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ST. PETERSBURG — Jillian and Dimitri Hollis’ destination wedding looked a lot different than the one they had pictured. Instead of close to 100 guests, there were four. And instead of a catered affair, the couple had a quiet lunch on St. Petersburg’s Beach Drive on Friday afternoon.
The bride ordered a burger without a bun. The groom had beef Wellington. And shortly after 3 p.m., Parkshore Grill served its last meal, at least for the foreseeable future.
On Friday, Gov. Ron DeSantis ordered all restaurants in Florida to close and move to takeout or delivery, mirroring rules already in place across the country to curb the spread of the coronavirus pandemic. The directive, issued shortly after 2 p.m., brought the local restaurant industry to a screeching halt, prompting the immediate layoffs of thousands of hospitality employees throughout the Tampa Bay area.
By this point, the news wasn’t exactly unexpected. This week, restaurants and bars in the area quickly tried to adapt to an encroaching set of restrictions that limited both capacity and operating hours.
Beach Drive, usually a hub of tourists and locals dining out for lunch, was eerily quiet on Friday, save for a few lingering diners finishing up their meals in the midday heat.
“We’ve had better days," said Thomas Sanburn, as his staff at Stillwaters Tavern packed up chairs and cleaned off tables.
A busy lunch rush was just calming down when the restaurant’s staff was informed they were out of jobs.
Sanburn, who is the president of restaurant group 2B Hospitality, also runs nearby Italian restaurant BellaBrava. Between the two spots, he said he was forced to lay off roughly 140 people.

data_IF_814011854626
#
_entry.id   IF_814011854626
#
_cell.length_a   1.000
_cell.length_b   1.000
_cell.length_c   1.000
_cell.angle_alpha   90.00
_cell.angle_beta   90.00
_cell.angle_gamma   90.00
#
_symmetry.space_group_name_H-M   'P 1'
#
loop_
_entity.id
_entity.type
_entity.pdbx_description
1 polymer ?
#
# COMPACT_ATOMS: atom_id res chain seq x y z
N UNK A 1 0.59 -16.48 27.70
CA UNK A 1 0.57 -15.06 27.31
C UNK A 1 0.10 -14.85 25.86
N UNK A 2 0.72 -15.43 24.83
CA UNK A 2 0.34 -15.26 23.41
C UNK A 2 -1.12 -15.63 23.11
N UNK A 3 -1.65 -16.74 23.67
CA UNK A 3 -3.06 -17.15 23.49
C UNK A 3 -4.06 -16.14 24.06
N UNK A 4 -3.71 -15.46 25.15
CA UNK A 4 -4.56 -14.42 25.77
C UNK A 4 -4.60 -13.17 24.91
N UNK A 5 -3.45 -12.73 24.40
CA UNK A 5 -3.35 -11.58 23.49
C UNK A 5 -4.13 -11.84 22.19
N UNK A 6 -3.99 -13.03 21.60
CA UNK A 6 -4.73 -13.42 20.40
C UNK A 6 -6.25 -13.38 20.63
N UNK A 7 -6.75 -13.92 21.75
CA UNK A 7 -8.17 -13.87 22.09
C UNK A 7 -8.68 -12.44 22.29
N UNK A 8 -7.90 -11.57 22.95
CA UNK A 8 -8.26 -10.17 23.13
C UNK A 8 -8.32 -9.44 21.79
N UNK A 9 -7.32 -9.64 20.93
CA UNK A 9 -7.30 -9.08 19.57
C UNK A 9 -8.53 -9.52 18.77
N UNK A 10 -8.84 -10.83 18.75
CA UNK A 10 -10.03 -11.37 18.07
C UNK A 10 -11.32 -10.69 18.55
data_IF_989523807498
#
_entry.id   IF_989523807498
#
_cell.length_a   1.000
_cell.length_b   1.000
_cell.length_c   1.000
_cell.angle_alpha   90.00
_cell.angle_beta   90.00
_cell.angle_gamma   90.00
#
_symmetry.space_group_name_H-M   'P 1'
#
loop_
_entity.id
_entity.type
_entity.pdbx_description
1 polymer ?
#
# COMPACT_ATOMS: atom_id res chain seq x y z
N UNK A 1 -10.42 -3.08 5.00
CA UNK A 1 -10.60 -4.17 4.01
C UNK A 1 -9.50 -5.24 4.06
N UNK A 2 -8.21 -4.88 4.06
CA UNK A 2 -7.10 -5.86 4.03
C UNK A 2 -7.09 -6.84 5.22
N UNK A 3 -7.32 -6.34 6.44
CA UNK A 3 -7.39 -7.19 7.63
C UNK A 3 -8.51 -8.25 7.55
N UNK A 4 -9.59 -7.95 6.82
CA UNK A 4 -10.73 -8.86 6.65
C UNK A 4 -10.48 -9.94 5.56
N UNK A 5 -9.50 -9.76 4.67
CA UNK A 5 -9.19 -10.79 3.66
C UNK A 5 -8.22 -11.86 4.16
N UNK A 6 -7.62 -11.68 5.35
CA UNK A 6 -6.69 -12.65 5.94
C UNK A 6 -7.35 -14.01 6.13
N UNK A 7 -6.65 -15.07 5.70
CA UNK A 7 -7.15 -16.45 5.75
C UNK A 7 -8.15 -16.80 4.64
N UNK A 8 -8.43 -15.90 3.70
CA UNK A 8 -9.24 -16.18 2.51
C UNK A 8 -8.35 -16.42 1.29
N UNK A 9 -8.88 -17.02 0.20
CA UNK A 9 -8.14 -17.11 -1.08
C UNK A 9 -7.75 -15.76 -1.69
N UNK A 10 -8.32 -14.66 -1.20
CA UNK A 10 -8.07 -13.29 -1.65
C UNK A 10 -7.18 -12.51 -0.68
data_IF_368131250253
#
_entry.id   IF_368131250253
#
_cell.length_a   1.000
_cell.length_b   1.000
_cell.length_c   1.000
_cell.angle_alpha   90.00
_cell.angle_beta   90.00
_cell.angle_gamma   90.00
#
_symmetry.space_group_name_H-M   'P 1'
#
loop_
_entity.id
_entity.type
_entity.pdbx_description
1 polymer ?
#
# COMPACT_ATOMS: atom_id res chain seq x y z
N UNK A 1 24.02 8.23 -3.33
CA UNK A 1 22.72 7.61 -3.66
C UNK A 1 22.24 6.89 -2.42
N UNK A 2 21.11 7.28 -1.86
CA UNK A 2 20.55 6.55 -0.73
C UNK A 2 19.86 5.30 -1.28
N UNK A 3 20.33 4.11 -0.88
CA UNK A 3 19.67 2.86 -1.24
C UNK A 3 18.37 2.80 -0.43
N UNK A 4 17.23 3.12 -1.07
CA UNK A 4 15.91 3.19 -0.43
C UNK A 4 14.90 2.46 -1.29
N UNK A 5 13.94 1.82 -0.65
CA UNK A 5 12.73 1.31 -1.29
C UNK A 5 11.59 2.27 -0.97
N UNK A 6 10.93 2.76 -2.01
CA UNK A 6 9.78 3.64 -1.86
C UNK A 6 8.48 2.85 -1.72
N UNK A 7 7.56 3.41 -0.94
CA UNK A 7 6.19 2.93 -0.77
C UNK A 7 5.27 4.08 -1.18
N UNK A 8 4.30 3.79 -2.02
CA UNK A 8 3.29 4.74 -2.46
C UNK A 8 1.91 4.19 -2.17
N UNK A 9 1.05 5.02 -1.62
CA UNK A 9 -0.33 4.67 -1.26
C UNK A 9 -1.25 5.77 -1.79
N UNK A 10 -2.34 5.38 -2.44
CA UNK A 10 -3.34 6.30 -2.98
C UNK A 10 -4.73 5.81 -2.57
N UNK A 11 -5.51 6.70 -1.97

“We were really hoping to get just one more weekend in,” he said. “But we’ve been expecting this.”
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As part of the order, licensed restaurants and food establishments must “suspend on-premises food consumption for customers," while owners may keep kitchens open for takeout or delivery. The same applies to alcohol, and the order lifts some restrictions on restaurants to allow for the sale of packaged drinks with to-go meals.
Friday’s order follows a directive from earlier in the week, which mandated that bars and nightclubs had to close for 30 days, specifically businesses that make more than half of their revenue from alcohol sales.
Like so many other restaurants that have since pivoted to takeout- and delivery-focused models, Stillwaters Tavern will continue to sell food and alcohol to-go.
“Closed is not in my vocabulary," Sanburn said. “And if you want to buy a bottle of whiskey, come see me.”
Over at nearby restaurant Tryst, general manager Michael Perry sat outside smoking a cigar. A group of guests hovered on barstools nearby, nursing beers. They were told their tab was about to be cut off.
“Talk to Greg,” Perry shouted over to a hostess who had just showed up for her shift. “Everything’s closed.”
“The past two weeks have been incredibly rough, but we should have done it earlier than this,” said Perry. “Hearing about it in the middle of the afternoon on a Friday is on par for what the response from the state has been like so far.”
Most restaurant owners had by Friday already prepared for the impending shutter, but that didn’t make laying off employees any easier.
Over in Ybor City, lunch service was wrapping up at the Columbia Restaurant, the oldest continuously operated restaurant in Florida.
Richard Gonzmart, the president of the Columbia Restaurant Group, said he was forced to lay off nearly 1,400 people.
“These are people that are family, employees that have been with us forever,” Gonzmart said. “I never thought I would see this day come in our country, in our history.”
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